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25.1-5 Visibility.-Every white light prescribed by these regulations shall be of a character as to be visible at a distance of at least 2 miles. Every colored light prescribed by these regulations shall be of such character as to be visible at a distance of at least 1 mile. The word“visible” when applied to lights shall mean visible on a dark night with clear atmosphere.

25.1–6 Approved lights.-Six months after the termination of the Unlimited National Emergency proclaimed by the President, May 27, 1941, navigation lights installed, fitted, or replaced on motorboats shall be of an approved type: Provided, That navigation lights installed, fitted, or replaced on a motorboat prior to the termination of the aforesaid period may be continued in service on said motorboat provided they are of such character, and so located, arranged, and illuminated as to comply with the requirements in this part: Provided further, That any such navigation lights temporarily removed and later placed in the position from which removed on any such motorboat shall not be considered as an installation, fitting, or replacement.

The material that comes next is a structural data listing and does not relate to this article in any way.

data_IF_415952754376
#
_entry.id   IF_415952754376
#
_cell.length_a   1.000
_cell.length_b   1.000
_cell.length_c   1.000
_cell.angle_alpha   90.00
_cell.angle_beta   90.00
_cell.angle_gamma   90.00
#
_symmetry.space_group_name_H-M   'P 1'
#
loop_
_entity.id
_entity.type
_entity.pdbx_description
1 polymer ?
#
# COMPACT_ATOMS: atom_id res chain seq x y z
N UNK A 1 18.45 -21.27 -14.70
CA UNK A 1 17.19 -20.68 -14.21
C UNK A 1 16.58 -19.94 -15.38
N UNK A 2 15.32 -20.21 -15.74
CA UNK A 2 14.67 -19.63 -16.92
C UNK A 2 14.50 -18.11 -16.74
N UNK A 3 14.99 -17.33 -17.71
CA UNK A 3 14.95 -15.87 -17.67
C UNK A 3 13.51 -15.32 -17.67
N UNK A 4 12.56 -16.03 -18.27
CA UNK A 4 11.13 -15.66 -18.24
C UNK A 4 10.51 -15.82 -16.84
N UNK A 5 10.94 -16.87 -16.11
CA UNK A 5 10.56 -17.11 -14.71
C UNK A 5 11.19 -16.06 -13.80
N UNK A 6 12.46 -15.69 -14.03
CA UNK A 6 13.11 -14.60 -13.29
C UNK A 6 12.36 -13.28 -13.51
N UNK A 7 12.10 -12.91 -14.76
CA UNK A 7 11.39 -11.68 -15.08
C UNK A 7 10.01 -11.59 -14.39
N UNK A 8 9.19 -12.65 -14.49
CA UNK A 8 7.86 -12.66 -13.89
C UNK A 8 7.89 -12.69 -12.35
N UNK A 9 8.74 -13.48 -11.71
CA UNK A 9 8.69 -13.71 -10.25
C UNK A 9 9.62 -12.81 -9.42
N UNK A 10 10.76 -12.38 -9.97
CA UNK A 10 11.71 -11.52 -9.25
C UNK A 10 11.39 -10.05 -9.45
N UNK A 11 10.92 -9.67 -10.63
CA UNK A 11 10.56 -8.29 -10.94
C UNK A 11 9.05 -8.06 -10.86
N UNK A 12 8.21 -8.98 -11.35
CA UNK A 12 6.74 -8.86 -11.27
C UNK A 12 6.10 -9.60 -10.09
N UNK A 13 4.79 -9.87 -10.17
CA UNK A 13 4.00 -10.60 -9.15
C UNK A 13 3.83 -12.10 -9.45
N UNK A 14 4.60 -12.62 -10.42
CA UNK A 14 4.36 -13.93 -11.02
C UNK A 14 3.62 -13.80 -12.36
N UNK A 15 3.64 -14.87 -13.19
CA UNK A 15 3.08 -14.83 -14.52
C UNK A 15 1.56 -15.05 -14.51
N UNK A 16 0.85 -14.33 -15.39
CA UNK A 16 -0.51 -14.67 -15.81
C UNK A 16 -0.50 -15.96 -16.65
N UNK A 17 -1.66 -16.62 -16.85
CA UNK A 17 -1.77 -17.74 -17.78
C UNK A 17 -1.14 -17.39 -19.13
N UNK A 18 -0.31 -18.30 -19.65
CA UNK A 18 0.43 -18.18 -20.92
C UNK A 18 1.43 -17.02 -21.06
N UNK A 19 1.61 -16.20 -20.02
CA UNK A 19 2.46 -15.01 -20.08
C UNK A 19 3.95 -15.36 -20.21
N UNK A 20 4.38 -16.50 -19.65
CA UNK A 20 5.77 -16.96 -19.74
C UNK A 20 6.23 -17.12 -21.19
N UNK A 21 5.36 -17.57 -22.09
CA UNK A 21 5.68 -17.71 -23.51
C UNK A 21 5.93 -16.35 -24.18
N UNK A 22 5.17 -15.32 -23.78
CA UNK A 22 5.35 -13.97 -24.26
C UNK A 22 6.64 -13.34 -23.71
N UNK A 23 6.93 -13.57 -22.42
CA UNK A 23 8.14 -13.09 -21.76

25.1–7 Running lights. -- The lights provided for in section 3 of the Act of April 25, 1940 (54 Stat. 164, 46 U. S. C. 526b), are running lights for motorboats subject to the provisions of that act in lieu of the lights prescribed, respectively, by Article 2 of the Act approved June 7, 1897 (30 Stat. 96, 33 U.S. C. 172) (covering certain harbors, rivers, and inland waters of the United States); Rule 3 of the act approved February 8, 1895, as amended (28 Stat. 645, as amended, 33 U. S. C. 252) (covering the Great Lakes and their connecting and tributary waters); and Rules 3, 5, 6, and 7 of R. S. 4233, as amended (28 Stat. 672, 33 U. S. C. 312, 314-316) (covering western rivers and the Red River of the North). These running lights are required to be carried on all motorboats when under way on navigable waters of the United States, in all weathers, from sunset to sunrise, but not on the high seas. Motorboats, when on the high seas, shall exhibit the lights prescribed by the International Rules of 1890, as amended (26 Stat. 321-325, as amended, 33 U. S. C. 71–82).

25.1-8 Running lights not in conflict with anchor lights and other lights.—The provisions of section 3 of the Act of April 25, 1940 (54 Stat. 164, 46 U. S. C. 526b), requiring running lights on motorboats are not in conflict with the provisions of the acts cited in paragraph 25.1-7, requiring anchor lights and other lights in addition to the running lights on pilot, towing, and fishing vessels. It will be observed that the penalties for violations of existing laws not in conflict with the Act of April 25, 1940 (54 Stat. 163-167, 46 U. S. C. 526-526t), remain unchanged.

WHISTLES OR OTHER SOUND-PRODUCING DEVICES

25.2–1 Where required.—(a) Motorboats shall be provided with an efficient whistle, horn, or other sound-producing mechanical device as follows: